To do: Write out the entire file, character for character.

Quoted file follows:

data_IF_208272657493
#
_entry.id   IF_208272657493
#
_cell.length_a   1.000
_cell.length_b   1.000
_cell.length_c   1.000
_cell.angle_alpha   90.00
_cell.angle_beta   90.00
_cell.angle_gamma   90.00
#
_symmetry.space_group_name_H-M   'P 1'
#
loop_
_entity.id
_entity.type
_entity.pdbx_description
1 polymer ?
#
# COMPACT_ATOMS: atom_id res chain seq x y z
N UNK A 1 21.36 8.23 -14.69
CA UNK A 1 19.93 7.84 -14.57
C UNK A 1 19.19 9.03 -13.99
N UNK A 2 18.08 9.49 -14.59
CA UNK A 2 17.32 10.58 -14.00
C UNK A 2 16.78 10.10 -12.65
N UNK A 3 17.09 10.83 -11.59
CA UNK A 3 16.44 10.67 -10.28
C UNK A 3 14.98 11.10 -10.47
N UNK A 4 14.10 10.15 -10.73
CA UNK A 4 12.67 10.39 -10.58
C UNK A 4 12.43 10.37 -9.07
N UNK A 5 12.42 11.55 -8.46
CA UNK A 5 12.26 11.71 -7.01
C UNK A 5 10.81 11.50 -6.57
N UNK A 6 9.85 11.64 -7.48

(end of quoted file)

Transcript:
data_IF_208272657493
#
_entry.id   IF_208272657493
#
_cell.length_a   1.000
_cell.length_b   1.000
_cell.length_c   1.000
_cell.angle_alpha   90.00
_cell.angle_beta   90.00
_cell.angle_gamma   90.00
#
_symmetry.space_group_name_H-M   'P 1'
#
loop_
_entity.id
_entity.type
_entity.pdbx_description
1 polymer ?
#
# COMPACT_ATOMS: atom_id res chain seq x y z
N UNK A 1 21.36 8.23 -14.69
CA UNK A 1 19.93 7.84 -14.57
C UNK A 1 19.19 9.03 -13.99
N UNK A 2 18.08 9.49 -14.59
CA UNK A 2 17.32 10.58 -14.00
C UNK A 2 16.78 10.10 -12.65
N UNK A 3 17.09 10.83 -11.59
CA UNK A 3 16.44 10.67 -10.28
C UNK A 3 14.98 11.10 -10.47
N UNK A 4 14.10 10.15 -10.73
CA UNK A 4 12.67 10.39 -10.58
C UNK A 4 12.43 10.37 -9.07
N UNK A 5 12.42 11.55 -8.46
CA UNK A 5 12.26 11.71 -7.01
C UNK A 5 10.81 11.50 -6.57
N UNK A 6 9.85 11.64 -7.48